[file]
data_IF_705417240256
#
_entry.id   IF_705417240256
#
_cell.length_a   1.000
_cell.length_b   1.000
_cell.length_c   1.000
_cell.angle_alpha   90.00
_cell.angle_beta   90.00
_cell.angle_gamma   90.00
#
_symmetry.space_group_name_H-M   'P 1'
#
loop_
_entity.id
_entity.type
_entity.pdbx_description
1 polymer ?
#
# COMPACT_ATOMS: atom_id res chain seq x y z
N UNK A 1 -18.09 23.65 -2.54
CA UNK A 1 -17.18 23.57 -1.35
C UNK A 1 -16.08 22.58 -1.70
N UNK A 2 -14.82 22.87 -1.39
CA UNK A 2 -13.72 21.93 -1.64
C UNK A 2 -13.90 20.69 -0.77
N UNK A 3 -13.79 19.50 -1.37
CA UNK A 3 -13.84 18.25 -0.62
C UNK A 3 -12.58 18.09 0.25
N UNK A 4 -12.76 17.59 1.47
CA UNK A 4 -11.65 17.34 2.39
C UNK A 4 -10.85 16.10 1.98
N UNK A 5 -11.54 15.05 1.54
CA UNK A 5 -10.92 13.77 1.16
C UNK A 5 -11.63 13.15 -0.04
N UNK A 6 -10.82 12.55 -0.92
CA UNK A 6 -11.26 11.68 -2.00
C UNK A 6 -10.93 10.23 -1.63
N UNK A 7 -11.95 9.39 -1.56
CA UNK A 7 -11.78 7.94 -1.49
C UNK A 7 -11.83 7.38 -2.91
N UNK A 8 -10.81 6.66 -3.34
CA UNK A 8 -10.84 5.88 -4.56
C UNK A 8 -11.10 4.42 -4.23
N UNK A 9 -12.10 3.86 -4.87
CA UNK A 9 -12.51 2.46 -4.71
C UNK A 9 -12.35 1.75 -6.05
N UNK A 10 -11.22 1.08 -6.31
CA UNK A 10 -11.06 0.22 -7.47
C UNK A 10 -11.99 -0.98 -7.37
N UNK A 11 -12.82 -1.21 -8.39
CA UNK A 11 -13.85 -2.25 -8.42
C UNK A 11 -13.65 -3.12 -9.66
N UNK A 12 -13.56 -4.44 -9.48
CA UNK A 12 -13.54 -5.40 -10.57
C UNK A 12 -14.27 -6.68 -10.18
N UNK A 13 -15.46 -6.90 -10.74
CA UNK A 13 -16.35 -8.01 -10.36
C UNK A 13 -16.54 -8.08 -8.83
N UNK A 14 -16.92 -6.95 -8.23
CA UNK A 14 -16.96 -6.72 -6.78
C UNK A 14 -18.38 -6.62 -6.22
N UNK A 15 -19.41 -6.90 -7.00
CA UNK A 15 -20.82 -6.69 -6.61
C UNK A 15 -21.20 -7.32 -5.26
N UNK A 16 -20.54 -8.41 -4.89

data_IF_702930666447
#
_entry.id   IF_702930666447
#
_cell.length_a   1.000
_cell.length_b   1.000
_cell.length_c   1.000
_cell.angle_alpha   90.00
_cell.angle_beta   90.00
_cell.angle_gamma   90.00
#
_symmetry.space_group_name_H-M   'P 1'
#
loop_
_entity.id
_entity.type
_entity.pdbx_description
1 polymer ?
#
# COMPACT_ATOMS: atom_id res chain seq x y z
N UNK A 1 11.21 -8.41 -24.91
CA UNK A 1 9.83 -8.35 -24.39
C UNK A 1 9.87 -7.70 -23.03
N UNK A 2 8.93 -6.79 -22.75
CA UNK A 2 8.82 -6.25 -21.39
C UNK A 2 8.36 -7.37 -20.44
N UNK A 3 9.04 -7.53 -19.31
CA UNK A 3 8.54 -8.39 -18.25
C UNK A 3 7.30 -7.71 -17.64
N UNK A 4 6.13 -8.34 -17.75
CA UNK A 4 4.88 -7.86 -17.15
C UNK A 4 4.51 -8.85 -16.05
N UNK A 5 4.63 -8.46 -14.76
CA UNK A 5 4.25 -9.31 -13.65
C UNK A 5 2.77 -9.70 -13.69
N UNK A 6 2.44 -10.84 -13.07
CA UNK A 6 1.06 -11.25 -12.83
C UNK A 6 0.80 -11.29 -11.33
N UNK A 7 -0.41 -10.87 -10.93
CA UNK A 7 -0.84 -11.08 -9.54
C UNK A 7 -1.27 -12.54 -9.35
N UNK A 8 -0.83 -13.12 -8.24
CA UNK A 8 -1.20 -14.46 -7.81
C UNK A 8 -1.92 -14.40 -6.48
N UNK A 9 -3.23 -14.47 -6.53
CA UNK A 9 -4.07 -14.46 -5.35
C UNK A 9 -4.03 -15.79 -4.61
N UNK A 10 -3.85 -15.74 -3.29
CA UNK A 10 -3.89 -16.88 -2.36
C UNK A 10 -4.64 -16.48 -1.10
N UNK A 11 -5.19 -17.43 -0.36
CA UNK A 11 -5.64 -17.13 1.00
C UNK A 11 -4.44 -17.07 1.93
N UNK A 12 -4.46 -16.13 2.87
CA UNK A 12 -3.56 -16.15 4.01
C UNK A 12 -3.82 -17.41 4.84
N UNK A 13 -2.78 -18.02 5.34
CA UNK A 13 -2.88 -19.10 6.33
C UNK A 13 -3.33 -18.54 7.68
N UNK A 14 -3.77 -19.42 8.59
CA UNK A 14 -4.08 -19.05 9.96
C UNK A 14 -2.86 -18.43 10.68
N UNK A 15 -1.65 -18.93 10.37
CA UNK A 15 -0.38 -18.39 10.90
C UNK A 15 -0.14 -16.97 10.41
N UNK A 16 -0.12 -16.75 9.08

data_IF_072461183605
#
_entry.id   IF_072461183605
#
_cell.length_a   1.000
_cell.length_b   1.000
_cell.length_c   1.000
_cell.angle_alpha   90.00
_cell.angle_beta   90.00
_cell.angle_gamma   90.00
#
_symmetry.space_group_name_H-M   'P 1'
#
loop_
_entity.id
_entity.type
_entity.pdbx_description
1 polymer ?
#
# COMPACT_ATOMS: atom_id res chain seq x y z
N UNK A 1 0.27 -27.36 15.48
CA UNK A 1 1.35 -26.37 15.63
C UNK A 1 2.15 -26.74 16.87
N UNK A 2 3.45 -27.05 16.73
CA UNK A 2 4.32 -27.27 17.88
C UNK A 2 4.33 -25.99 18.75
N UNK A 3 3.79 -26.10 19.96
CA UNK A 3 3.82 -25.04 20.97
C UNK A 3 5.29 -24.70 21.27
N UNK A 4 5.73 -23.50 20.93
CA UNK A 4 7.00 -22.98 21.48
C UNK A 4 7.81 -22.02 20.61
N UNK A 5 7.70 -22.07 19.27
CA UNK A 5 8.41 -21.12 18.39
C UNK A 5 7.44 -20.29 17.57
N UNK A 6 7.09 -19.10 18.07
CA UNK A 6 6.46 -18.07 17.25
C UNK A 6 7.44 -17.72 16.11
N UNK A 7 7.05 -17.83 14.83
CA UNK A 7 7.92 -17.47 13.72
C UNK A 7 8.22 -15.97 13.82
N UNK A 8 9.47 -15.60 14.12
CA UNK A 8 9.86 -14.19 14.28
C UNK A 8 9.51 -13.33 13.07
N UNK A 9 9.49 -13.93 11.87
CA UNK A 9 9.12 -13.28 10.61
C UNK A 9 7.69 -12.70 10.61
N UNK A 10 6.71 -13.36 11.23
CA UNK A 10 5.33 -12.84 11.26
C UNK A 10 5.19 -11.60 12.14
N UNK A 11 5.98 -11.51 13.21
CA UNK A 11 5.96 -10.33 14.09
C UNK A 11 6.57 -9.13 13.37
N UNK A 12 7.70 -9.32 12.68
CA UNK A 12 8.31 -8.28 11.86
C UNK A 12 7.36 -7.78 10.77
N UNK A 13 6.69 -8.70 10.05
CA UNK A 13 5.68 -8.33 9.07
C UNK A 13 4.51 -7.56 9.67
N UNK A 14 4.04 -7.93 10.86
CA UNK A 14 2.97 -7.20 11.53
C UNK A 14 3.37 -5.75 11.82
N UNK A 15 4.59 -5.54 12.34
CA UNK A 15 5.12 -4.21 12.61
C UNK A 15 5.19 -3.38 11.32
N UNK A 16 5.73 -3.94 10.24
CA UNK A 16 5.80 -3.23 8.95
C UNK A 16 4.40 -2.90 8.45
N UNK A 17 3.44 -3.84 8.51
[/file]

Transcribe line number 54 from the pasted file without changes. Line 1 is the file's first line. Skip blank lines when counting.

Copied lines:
N UNK A 12 -13.56 -4.44 -9.48